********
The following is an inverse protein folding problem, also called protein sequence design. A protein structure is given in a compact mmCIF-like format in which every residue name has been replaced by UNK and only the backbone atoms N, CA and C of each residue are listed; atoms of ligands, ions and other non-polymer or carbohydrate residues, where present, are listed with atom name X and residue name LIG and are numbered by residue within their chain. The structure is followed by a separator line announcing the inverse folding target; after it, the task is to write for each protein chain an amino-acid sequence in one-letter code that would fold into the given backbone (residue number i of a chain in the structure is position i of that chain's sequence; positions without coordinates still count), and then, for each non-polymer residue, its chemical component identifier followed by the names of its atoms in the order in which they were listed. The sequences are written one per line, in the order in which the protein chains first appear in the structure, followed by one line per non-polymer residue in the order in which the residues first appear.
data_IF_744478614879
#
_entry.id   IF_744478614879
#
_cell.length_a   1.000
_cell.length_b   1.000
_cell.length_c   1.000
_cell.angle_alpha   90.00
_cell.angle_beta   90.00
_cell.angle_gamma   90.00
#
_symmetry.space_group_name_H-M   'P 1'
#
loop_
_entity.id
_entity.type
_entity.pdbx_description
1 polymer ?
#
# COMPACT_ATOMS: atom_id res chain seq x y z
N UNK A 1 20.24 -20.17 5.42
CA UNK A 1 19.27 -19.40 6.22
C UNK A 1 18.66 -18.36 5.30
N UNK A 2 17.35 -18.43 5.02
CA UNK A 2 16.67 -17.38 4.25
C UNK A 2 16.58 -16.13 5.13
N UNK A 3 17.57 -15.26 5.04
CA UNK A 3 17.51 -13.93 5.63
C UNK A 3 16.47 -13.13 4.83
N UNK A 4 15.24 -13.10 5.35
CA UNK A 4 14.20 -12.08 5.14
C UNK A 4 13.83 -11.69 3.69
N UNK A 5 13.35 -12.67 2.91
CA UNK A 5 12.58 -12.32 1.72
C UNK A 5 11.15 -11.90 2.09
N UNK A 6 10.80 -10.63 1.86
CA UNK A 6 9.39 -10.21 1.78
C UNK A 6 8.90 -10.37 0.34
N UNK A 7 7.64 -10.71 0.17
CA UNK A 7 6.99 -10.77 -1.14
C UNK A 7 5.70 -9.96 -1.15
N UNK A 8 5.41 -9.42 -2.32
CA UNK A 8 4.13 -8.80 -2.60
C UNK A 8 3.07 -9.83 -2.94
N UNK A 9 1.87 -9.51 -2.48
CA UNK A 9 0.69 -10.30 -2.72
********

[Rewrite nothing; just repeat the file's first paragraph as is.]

The following is an inverse protein folding problem, also called protein sequence design. A protein structure is given in a compact mmCIF-like format in which every residue name has been replaced by UNK and only the backbone atoms N, CA and C of each residue are listed; atoms of ligands, ions and other non-polymer or carbohydrate residues, where present, are listed with atom name X and residue name LIG and are numbered by residue within their chain. The structure is followed by a separator line announcing the inverse folding target; after it, the task is to write for each protein chain an amino-acid sequence in one-letter code that would fold into the given backbone (residue number i of a chain in the structure is position i of that chain's sequence; positions without coordinates still count), and then, for each non-polymer residue, its chemical component identifier followed by the names of its atoms in the order in which they were listed. The sequences are written one per line, in the order in which the protein chains first appear in the structure, followed by one line per non-polymer residue in the order in which the residues first appear.